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Central Place Theory and City Size Distribution


  •  Corresponding author: Wen-Tai Hsu, Department of Economics, National University of Singapore, Faculty of Arts & Social Sciences, AS2 Level 6, 1 Arts Link, Singapore 117570. Email:

  • This article was previously circulated under the title ‘Central Place Theory and Zipf’s Law’. I am grateful to Tom Holmes, Sam Kortum and Erzo G. J. Luttmer for their advice and continuous support. For their helpful comments, I thank Marcus Berliant, V.V. Chari, Jiahua Che, Gilles Duranton, Jan Eeckhout, Masa Fujita, Xavier Gabaix, Luis Garicano, Yannis Ioannides, Patrick Kehoe, James Mirrlees, Tomoya Mori, Roger Myerson, Derek Neal, Shi Qi, Esteban Rossi-Hansberg, Maryam Saeedi, Robert Shimer, Tony E. Smith, Takatoshi Tabuchi, Matthew Turner, Harald Uhlig, Ping Wang, William Wheaton, two anonymous referees, and the seminar participants at University of Minnesota, Federal Reserve Bank of Minneapolis, University of Chicago, University of Toronto, Kyoto University, National Graduate Institute for Policy Studies, City University of Hong Kong, Chinese University of Hong Kong, Fudan University, the 2008 Annual Meeting of the American Real Estate and Urban Economics Association, the EITSS conference of Nagoya University, and the 2009 Meeting of the Urban Economics Association. All errors are mine.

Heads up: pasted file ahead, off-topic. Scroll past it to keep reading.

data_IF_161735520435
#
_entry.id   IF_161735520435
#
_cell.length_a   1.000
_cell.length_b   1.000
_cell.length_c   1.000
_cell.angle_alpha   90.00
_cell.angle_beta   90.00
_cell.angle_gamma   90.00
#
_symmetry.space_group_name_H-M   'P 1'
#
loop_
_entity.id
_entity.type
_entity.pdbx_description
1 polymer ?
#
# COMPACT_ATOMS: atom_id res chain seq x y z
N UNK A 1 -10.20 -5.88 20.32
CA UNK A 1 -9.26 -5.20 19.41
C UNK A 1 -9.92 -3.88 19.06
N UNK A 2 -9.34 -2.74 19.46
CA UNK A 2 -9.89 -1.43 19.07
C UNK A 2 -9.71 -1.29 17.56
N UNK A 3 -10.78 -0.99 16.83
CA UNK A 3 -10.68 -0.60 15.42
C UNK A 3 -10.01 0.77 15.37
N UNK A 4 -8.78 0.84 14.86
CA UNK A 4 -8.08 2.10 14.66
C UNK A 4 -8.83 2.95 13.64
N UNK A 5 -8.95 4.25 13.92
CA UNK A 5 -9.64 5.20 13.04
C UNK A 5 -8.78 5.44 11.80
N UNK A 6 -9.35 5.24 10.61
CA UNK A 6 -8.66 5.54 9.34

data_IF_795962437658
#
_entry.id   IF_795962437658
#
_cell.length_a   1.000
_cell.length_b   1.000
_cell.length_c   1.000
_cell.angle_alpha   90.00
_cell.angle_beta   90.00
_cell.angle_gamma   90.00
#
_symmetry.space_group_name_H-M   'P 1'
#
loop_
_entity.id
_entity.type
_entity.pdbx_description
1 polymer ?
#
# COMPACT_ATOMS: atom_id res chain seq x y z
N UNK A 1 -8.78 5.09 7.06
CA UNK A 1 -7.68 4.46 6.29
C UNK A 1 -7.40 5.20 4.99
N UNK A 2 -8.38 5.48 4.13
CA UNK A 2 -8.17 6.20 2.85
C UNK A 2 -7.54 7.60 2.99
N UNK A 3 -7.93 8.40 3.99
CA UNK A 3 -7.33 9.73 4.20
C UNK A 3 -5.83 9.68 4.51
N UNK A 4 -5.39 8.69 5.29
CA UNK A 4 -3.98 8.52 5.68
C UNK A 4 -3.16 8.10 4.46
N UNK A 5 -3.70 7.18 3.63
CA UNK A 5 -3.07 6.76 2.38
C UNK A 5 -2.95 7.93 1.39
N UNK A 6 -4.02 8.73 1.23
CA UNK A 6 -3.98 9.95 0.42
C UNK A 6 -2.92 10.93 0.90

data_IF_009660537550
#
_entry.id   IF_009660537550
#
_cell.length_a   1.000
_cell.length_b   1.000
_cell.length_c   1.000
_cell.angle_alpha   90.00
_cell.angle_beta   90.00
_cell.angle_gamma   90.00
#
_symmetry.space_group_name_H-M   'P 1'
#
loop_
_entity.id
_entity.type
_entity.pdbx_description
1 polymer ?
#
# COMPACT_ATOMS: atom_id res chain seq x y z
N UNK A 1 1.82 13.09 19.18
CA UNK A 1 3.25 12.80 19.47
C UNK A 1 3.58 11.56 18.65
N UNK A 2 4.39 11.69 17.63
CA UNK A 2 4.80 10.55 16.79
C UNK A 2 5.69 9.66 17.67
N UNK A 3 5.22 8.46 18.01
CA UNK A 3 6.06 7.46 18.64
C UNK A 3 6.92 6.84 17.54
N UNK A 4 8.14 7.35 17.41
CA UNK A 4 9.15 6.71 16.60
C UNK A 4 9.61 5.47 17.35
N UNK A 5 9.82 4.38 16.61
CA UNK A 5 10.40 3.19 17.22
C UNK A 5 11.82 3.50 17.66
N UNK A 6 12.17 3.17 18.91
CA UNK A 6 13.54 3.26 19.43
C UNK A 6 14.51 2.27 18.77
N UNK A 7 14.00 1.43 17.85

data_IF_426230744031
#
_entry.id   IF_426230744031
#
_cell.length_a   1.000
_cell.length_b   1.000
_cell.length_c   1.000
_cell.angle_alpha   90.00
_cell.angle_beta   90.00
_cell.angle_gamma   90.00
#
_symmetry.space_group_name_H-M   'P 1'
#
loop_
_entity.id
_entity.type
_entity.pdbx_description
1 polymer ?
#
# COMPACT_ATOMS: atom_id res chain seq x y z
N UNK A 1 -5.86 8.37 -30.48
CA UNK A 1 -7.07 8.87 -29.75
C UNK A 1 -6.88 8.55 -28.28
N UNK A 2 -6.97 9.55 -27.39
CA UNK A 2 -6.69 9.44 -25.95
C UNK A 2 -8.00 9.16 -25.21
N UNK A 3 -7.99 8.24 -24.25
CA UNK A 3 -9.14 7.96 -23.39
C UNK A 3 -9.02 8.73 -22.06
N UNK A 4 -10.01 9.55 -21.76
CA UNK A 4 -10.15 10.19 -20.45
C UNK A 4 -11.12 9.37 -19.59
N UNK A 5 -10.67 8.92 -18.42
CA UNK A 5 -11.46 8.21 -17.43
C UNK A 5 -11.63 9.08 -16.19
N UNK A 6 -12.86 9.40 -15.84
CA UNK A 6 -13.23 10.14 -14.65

This article proposes a theory of city size distribution via a hierarchy approach rather than the popular random growth process. It does so by formalising central place theory using an equilibrium entry model and specifying the conditions under which city size distribution follows a power law. The force driving the city size differences in this model is the heterogeneity in economies of scale across goods. The city size distribution under a central place hierarchy exhibits a power law if the distribution of scale economies is regularly varying, which is a general class that encompasses many well-known, commonly used distributions.